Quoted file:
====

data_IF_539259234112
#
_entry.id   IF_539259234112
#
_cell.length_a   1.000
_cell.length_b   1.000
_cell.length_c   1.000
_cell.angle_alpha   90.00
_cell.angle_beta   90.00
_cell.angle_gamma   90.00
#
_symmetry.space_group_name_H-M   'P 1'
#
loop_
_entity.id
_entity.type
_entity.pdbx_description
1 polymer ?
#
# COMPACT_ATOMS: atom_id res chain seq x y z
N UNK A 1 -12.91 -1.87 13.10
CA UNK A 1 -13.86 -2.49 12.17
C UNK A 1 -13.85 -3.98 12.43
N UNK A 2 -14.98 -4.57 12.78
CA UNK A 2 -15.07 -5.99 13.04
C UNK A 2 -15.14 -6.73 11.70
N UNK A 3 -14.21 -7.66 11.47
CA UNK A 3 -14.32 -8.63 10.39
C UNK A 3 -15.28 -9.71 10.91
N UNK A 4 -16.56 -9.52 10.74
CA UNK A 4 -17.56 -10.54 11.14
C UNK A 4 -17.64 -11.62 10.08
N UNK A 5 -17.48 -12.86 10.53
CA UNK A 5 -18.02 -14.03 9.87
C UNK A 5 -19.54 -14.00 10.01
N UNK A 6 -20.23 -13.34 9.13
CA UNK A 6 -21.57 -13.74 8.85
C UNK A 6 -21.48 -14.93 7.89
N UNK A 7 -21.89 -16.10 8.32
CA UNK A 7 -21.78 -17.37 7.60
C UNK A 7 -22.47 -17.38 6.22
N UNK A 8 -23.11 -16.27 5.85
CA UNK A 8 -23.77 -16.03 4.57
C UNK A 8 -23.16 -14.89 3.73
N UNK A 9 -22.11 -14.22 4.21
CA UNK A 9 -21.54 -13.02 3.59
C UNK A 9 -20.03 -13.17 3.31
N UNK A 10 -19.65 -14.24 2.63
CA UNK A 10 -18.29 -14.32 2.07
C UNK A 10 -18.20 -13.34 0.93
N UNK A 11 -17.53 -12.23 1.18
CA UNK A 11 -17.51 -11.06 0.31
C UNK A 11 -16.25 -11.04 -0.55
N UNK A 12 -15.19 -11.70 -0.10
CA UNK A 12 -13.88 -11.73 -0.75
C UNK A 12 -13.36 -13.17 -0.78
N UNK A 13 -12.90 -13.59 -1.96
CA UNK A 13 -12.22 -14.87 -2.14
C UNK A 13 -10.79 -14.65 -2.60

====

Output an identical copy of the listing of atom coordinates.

data_IF_539259234112
#
_entry.id   IF_539259234112
#
_cell.length_a   1.000
_cell.length_b   1.000
_cell.length_c   1.000
_cell.angle_alpha   90.00
_cell.angle_beta   90.00
_cell.angle_gamma   90.00
#
_symmetry.space_group_name_H-M   'P 1'
#
loop_
_entity.id
_entity.type
_entity.pdbx_description
1 polymer ?
#
# COMPACT_ATOMS: atom_id res chain seq x y z
N UNK A 1 -12.91 -1.87 13.10
CA UNK A 1 -13.86 -2.49 12.17
C UNK A 1 -13.85 -3.98 12.43
N UNK A 2 -14.98 -4.57 12.78
CA UNK A 2 -15.07 -5.99 13.04
C UNK A 2 -15.14 -6.73 11.70
N UNK A 3 -14.21 -7.66 11.47
CA UNK A 3 -14.32 -8.63 10.39
C UNK A 3 -15.28 -9.71 10.91
N UNK A 4 -16.56 -9.52 10.74
CA UNK A 4 -17.56 -10.54 11.14
C UNK A 4 -17.64 -11.62 10.08
N UNK A 5 -17.48 -12.86 10.53
CA UNK A 5 -18.02 -14.03 9.87
C UNK A 5 -19.54 -14.00 10.01
N UNK A 6 -20.23 -13.34 9.13
CA UNK A 6 -21.57 -13.74 8.85
C UNK A 6 -21.48 -14.93 7.89
N UNK A 7 -21.89 -16.10 8.32
CA UNK A 7 -21.78 -17.37 7.60
C UNK A 7 -22.47 -17.38 6.22
N UNK A 8 -23.11 -16.27 5.85
CA UNK A 8 -23.77 -16.03 4.57
C UNK A 8 -23.16 -14.89 3.73
N UNK A 9 -22.11 -14.22 4.21
CA UNK A 9 -21.54 -13.02 3.59
C UNK A 9 -20.03 -13.17 3.31
N UNK A 10 -19.65 -14.24 2.63
CA UNK A 10 -18.29 -14.32 2.07
C UNK A 10 -18.20 -13.34 0.93
N UNK A 11 -17.53 -12.23 1.18
CA UNK A 11 -17.51 -11.06 0.31
C UNK A 11 -16.25 -11.04 -0.55
N UNK A 12 -15.19 -11.70 -0.10
CA UNK A 12 -13.88 -11.73 -0.75
C UNK A 12 -13.36 -13.17 -0.78
N UNK A 13 -12.90 -13.59 -1.96
CA UNK A 13 -12.22 -14.87 -2.14
C UNK A 13 -10.79 -14.65 -2.60